Best rec canopaddle for under 50 bucks?

Another Decent Paddle

– Last Updated: Jul-28-12 5:33 AM EST –

I forgot I have a few of these. Pretty light and easy handling. I think they are made for Wenonah by Bending Branches. I would probably look at around 56" for you and 54 for your wife. I use much shorter paddles than I used to. At 6'2", I used to use 60" straight and now like about 48"-52" bent, depending on the boat.

my thoughts on paddle sizing
One can’t recommend a paddle size based solely on the paddle lengths and your height because neither measurement matters. On the paddle, the blade is completely submerged in the water and is therefore irrelevent - the length of the shaft is what’s important. And as for you, unless you paddle standing up, it doesn’t matter how tall you are, it only matters how tall you are sitting or kneeling. Therefore, your torso length is far more important than you overall height.

Like bicycle fitting, there a hundred methods for fitting paddles ranging from pure folklore to highly scientific. But what works best for me is to sit (or kneel, depending on how you will usually be paddling) and measure from the floor to your nose. That is the length of the SHAFT that you need. Or you can do it in the shop with the actual paddle you intend to buy. Flip the paddle upside down and put the top on the floor. The joint between the shaft and the blade should between your chin and nose. So its a fungible measurement - doesn’t need to be exact and you may prefer a longer or shorter paddle. Now, since manufactorers don’t usually tell you what the shaft length is, you need to do a little math if you can’t “try on” the paddle in a shop. They usually DO publish the blade length. So you simply subtract that from the overall length and there you have it.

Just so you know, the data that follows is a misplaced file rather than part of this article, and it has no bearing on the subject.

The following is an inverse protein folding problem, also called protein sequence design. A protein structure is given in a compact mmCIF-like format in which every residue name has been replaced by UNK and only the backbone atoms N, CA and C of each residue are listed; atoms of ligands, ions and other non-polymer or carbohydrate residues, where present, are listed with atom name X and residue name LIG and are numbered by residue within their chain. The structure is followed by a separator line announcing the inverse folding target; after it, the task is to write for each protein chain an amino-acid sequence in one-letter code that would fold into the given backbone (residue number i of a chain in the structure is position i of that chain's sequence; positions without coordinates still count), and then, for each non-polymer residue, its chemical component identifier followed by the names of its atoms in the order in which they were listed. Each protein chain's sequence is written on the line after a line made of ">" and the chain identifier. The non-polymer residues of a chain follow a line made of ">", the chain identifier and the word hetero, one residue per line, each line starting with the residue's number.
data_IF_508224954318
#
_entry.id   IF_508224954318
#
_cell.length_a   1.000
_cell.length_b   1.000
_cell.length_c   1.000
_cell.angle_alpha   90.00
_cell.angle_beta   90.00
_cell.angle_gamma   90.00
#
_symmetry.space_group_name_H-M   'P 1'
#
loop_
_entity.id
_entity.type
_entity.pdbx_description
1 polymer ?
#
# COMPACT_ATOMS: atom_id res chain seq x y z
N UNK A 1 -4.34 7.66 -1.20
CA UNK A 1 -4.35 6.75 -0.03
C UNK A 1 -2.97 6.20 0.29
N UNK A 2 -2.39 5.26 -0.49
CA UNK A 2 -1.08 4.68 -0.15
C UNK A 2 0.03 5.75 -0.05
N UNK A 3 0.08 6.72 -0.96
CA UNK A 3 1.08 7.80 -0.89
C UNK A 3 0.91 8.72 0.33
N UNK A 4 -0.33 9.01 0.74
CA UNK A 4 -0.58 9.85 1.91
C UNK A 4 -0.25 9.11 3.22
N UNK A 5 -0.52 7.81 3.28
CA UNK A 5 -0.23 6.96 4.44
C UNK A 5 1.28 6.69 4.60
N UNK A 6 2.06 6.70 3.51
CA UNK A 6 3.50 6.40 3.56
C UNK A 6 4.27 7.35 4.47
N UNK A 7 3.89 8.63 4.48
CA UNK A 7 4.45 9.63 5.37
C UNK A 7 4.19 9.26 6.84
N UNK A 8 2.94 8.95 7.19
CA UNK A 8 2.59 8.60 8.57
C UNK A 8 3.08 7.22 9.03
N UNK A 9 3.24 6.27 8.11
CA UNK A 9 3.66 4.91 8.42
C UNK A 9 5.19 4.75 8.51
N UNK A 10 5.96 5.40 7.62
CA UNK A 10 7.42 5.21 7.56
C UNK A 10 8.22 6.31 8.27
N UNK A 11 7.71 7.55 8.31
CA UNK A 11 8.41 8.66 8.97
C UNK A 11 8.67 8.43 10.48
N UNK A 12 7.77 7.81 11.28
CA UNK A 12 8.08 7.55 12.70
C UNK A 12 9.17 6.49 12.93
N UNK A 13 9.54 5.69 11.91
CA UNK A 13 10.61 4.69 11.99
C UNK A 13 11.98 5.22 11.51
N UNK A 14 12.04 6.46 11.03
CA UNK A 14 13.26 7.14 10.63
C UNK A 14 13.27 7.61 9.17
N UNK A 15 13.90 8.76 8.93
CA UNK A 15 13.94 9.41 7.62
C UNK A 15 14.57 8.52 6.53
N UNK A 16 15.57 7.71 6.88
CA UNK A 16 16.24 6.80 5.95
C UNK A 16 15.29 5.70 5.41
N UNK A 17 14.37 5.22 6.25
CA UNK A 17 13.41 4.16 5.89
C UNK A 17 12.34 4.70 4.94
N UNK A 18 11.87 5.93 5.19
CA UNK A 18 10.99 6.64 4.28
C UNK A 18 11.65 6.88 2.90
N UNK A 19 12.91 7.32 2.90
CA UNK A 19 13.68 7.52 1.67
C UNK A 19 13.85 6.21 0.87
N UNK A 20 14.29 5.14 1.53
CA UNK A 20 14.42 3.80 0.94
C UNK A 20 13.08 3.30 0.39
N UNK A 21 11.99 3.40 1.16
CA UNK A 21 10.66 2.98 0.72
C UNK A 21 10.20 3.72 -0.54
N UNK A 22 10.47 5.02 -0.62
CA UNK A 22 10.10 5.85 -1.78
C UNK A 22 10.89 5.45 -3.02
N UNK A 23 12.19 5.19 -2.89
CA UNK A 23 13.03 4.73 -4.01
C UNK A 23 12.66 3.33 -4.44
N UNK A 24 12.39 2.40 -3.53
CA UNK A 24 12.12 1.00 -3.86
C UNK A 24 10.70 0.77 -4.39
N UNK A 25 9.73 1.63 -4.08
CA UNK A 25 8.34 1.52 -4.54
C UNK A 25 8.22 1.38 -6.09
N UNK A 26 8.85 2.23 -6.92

I think its a mistake to get a “middle of the road” size that fits neither of you well. Instead, get one paddle that fits you and one that fits her. However, you may want to consider getting a third paddle that is a middle size. For one thing, its recommended to carry a spare (you know what they say about being up a certain creek without a paddle). And for another, you both may find it handy to have a different sized paddle for certain situations. As the stern paddler, its sometimes nice to have a slightly longer paddle for making good correction strokes and ruddering as required. And when conditions call for hit n switching (like when the wind picks up or you find yourself racing the sun to get back before dark), its easier to do with a slightly shorter paddle. The “spare” need not be expensive, in fact that’s a great use for a cheap Mohawk or one of Dri Ki’s animal tails.